Consumer Reports Health: Tests Reveal Top Performing Sunscreens
Plus, other options for protecting your skin when the mercury rises
YONKERS, NY — In tests of 22 sprays, creams and lotions, Consumer Reports Health identifies nine products that provide excellent protection against the UVB rays that cause sunburn and very good protection against UVA rays, even after immersion in water.
Consumer Reports Health identifies three “CR Best Buys:” Up & Up Sport SPF 30 (Target), No-Ad with Aloe and Vitamin E SPF 45, and Equate Baby SPF 50. The Up & Up is a spray while the other two products are lotions. On UVB protection, all three products provide “Excellent” protection, while providing “Very Good” protection against UVA radiation, which penetrates deeper than UVB, and can cause tanning and aging the skin. But consumers shouldn’t rely on sunscreen alone, notes the report. “Sunscreens can be very effective but you should combine them with other good options for protecting your skin such as broad-brimmed hats, tightly woven clothing, and umbrellas. You can be creative—consider bringing a small tent to the beach for your kids to crawl into,” said Jamie Hirsh, senior associate editor, Consumer Reports Health.
Almost every sunscreen tested by Consumer Reports Health contains some ingredients associated with adverse health effects in animal studies. Oxybenzone and other endocrine disruptors may interfere with hormones in the body, and nanoscale zinc oxide and titanium oxide are linked to problems such as potential reproductive and developmental effects. Retinyl palmitate (listed among inactive ingredients), a type of topical vitamin A, is an antioxidant that animal studies have linked to increased risk of skin cancers. In skin, it converts readily to retinoids, which have been associated with a risk of birth defects in people using acne medications that contain them. As a precaution, pregnant women may want to avoid sunscreens with retinyl palmitate. Some examples of top performing sunscreens that do not contain retinyl palmitate include Up & Up Sport SPF 30 and Equate Baby SPF 50. More research is needed, but as of now, the proven benefits of sunscreen outweigh any potential risks.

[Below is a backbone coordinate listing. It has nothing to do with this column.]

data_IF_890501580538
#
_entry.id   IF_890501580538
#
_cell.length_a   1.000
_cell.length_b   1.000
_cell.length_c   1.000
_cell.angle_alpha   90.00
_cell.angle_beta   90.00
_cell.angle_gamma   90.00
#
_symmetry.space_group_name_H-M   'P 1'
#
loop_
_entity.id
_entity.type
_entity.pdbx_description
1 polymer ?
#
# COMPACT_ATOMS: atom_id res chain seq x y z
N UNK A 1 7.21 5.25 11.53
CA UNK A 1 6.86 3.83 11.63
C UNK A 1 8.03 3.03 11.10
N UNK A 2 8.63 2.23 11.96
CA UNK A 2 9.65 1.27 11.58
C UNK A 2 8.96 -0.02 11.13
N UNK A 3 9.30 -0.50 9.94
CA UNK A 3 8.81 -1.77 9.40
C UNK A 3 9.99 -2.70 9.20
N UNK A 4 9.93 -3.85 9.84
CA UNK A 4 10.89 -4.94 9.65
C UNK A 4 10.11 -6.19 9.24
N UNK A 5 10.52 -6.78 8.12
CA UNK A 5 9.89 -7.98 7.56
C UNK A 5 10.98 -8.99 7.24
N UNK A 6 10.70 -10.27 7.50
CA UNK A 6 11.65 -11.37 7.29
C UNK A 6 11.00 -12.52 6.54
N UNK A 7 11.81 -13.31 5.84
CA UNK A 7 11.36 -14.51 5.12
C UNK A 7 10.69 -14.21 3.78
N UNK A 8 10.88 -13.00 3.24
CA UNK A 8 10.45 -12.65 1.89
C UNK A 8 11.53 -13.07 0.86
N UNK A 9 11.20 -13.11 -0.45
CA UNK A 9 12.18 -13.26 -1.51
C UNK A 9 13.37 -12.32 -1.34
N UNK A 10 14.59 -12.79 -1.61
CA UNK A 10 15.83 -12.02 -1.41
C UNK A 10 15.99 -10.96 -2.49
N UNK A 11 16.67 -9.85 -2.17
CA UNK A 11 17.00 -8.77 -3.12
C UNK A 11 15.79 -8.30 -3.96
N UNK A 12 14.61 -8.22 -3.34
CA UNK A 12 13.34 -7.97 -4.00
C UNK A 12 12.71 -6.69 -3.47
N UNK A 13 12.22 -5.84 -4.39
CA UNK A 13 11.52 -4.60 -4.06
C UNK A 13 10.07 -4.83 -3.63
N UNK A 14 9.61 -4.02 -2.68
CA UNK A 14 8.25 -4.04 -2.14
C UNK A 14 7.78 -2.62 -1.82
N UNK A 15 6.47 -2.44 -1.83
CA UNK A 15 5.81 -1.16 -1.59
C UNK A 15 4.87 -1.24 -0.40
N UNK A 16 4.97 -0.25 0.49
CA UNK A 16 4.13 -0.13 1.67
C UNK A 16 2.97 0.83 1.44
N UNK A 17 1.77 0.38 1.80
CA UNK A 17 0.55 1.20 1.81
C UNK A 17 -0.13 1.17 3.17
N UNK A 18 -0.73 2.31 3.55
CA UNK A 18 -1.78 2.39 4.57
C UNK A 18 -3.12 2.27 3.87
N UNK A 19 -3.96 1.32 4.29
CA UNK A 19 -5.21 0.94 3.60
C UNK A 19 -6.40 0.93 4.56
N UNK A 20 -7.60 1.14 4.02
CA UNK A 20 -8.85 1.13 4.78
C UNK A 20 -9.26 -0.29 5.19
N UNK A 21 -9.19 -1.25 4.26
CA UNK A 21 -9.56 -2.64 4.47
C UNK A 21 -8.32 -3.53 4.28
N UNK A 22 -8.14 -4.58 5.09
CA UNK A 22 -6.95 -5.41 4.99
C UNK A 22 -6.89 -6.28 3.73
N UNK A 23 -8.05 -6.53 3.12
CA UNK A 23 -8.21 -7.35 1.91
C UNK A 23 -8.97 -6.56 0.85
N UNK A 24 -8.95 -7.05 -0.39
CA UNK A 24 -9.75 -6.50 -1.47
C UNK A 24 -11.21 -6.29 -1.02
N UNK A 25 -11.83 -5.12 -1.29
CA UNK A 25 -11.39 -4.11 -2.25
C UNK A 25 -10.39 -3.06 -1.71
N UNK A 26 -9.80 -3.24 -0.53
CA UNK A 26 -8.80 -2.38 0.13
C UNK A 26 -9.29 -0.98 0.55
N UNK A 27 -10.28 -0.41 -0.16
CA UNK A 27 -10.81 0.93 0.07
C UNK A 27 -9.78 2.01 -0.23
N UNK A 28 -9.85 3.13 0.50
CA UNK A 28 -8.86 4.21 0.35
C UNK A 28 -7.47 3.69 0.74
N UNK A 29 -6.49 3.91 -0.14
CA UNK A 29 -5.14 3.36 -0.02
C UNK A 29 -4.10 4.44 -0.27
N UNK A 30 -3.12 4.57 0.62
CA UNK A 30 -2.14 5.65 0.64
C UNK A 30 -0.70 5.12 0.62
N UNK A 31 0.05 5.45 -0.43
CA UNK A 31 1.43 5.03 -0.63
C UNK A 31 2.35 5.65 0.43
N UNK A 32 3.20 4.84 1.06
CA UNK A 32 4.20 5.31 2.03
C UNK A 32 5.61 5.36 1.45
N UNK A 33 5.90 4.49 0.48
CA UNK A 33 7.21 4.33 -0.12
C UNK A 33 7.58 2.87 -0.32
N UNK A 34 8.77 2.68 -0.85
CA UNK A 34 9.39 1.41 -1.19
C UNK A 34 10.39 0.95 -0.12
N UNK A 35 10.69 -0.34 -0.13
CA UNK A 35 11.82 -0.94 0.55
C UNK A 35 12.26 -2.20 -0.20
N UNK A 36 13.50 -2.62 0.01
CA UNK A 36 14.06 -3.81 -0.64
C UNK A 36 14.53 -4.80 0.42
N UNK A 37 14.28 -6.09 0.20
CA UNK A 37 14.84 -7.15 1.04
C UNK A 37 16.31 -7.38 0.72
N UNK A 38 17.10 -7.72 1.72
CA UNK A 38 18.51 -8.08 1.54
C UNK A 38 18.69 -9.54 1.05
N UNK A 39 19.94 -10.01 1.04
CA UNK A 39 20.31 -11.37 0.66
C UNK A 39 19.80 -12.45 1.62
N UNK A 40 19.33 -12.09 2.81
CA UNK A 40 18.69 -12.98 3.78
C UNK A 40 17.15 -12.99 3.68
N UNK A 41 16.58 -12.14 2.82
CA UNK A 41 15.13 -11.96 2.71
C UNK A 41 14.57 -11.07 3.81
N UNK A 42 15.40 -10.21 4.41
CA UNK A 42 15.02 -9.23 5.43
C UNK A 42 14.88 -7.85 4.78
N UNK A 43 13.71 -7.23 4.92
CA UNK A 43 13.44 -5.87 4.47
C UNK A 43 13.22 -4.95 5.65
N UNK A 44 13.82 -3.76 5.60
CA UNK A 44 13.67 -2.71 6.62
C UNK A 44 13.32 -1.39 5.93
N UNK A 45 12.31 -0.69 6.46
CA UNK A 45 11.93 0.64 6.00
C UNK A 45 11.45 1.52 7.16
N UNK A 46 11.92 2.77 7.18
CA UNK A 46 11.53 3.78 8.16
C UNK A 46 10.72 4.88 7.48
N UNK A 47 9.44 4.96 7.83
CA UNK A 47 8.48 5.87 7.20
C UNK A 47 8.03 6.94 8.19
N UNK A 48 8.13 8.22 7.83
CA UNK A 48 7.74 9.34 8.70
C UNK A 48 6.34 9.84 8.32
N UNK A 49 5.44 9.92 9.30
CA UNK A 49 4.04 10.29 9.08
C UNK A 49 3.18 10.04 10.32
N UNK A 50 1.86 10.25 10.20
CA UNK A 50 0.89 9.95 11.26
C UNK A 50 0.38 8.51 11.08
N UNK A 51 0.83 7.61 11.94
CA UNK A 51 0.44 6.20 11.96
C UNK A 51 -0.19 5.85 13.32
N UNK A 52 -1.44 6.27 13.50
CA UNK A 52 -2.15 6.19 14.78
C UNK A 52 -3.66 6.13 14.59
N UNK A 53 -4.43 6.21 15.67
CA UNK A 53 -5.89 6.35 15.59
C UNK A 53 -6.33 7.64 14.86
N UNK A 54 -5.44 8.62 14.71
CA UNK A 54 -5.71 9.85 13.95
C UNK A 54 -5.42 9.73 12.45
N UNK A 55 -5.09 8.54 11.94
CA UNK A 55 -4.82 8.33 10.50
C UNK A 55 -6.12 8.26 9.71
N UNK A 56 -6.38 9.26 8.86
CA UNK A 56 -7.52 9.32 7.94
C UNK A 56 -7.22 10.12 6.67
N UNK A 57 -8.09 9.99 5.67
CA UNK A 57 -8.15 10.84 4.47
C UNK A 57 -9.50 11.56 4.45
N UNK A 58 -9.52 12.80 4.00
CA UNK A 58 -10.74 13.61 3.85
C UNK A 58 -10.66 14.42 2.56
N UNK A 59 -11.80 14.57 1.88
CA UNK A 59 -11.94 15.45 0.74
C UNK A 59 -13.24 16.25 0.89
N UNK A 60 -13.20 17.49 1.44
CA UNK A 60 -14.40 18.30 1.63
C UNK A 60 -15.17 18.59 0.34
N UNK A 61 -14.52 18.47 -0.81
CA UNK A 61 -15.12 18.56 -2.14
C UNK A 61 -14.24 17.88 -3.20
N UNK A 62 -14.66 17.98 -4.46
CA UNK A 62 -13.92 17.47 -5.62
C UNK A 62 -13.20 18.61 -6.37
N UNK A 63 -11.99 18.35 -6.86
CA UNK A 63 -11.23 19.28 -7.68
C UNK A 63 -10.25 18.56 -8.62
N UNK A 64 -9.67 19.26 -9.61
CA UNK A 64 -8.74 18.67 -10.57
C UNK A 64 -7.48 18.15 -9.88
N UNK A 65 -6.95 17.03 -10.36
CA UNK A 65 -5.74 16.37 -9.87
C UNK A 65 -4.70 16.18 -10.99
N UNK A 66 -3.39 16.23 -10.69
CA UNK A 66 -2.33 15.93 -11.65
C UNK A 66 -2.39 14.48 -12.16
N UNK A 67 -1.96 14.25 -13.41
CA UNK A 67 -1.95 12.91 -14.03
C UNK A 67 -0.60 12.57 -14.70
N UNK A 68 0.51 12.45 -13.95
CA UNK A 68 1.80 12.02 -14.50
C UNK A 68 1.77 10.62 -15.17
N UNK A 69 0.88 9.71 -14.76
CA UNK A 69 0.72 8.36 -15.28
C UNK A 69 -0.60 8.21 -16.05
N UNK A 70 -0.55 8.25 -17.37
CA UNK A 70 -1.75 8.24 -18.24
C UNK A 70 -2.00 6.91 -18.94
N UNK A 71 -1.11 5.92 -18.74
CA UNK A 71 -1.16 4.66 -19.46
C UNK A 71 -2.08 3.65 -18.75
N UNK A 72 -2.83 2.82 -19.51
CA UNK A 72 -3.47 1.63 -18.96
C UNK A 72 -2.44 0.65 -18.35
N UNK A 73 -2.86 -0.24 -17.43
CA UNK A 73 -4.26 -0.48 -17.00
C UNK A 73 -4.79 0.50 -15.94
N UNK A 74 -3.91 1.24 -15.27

Consumer Reports Health also details the smell and feel of each of the 22 sunscreens. Many sunscreens have a floral and/or citrus scent. Some feel draggy, meaning that the skin "pulled" when a panelist rubbed a hand across an arm. Some even made testers want to wash them off after applying them. “Sunscreen needs to be applied generously to protect exposed areas of your body, so you want to know how it’s going to feel and what it will smell like. If you want to smell like coconut, that’s your prerogative, or you can go for the classic citrus scent, available in many top performing brands,” said Hirsh. The report also notes that all of the more effective sunscreens tended to stain cloth.
Consumer Reports Health offers these tips for using sunscreens:
- Don’t rely on sunscreen alone. Wear protective clothing and limit time in the sun.
- Choose a sunscreen that is water resistant with an SPF of at least 30. Above 30, there’s not much more protection.
- Reapply your sunscreen every 2 hours and after swimming or sweating.
- Use 2 to 3 tablespoons of a lotion on most of your body, or “spray as much as can be evenly rubbed in and then go back over every area and spray completely once again,” advises Jessica Krant, M.D., a board-certified dermatologist.
- Don’t pay too much. La Roche-Posay costs $18.82 per ounce and scored lower overall than No-Ad at 59 cents an ounce.